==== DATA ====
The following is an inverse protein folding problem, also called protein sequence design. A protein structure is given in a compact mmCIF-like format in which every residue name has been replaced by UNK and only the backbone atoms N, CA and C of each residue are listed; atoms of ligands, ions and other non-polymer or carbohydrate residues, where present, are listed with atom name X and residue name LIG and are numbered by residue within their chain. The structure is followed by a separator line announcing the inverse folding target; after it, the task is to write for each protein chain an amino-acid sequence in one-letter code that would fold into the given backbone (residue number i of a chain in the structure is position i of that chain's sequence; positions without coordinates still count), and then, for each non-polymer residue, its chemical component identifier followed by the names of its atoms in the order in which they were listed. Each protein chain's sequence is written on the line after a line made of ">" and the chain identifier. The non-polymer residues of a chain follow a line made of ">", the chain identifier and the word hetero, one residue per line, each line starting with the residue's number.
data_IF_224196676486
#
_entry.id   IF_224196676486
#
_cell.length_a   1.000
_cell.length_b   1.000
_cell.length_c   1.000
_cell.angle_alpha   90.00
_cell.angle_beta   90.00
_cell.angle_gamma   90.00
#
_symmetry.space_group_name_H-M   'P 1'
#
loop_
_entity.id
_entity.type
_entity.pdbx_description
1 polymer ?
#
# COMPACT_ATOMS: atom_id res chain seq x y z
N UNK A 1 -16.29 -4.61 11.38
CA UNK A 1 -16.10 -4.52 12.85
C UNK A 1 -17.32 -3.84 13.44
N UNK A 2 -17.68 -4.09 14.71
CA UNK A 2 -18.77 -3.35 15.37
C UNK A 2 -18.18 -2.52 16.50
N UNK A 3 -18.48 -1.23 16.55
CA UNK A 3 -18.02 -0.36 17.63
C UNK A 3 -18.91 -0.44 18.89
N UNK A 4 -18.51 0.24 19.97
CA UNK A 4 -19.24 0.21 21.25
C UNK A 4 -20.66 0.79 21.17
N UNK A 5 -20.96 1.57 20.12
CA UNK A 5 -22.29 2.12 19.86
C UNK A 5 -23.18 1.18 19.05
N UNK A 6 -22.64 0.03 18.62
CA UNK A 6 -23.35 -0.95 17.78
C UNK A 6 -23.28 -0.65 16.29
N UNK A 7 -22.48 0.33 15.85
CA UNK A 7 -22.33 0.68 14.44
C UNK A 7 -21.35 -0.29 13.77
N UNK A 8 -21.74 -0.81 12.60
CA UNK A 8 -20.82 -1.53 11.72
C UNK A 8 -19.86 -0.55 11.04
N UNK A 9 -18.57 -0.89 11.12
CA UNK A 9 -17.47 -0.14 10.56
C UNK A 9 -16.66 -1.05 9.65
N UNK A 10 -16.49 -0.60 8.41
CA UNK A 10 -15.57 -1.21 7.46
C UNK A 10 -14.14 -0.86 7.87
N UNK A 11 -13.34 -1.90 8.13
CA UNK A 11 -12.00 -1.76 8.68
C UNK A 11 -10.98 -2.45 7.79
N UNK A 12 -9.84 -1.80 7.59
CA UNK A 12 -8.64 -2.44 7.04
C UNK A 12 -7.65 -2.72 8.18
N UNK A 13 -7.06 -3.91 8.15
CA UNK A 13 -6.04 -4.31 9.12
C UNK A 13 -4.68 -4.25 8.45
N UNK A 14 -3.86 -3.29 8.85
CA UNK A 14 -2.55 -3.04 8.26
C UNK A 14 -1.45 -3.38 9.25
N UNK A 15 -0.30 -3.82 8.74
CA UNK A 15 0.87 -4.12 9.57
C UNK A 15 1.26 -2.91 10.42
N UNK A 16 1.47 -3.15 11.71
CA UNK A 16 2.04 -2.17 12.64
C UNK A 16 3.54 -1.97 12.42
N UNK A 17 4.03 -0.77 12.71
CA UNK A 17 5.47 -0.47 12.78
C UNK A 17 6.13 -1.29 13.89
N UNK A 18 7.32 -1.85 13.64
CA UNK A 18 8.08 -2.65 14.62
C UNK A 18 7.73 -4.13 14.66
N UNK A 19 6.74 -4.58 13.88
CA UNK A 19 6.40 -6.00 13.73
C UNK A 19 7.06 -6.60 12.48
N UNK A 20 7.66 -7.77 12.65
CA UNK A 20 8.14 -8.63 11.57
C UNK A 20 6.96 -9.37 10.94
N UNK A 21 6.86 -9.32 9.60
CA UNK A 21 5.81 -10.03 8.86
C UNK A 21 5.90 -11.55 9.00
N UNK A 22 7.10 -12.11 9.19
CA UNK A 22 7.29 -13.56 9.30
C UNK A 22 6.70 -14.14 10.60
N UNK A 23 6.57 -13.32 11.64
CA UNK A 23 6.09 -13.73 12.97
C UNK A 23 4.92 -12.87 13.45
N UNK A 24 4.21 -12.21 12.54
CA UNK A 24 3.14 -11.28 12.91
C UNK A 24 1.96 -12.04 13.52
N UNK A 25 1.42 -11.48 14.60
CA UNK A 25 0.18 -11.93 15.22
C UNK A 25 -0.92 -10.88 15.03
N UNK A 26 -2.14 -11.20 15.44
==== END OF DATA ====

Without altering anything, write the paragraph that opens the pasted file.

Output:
The following is an inverse protein folding problem, also called protein sequence design. A protein structure is given in a compact mmCIF-like format in which every residue name has been replaced by UNK and only the backbone atoms N, CA and C of each residue are listed; atoms of ligands, ions and other non-polymer or carbohydrate residues, where present, are listed with atom name X and residue name LIG and are numbered by residue within their chain. The structure is followed by a separator line announcing the inverse folding target; after it, the task is to write for each protein chain an amino-acid sequence in one-letter code that would fold into the given backbone (residue number i of a chain in the structure is position i of that chain's sequence; positions without coordinates still count), and then, for each non-polymer residue, its chemical component identifier followed by the names of its atoms in the order in which they were listed. Each protein chain's sequence is written on the line after a line made of ">" and the chain identifier. The non-polymer residues of a chain follow a line made of ">", the chain identifier and the word hetero, one residue per line, each line starting with the residue's number.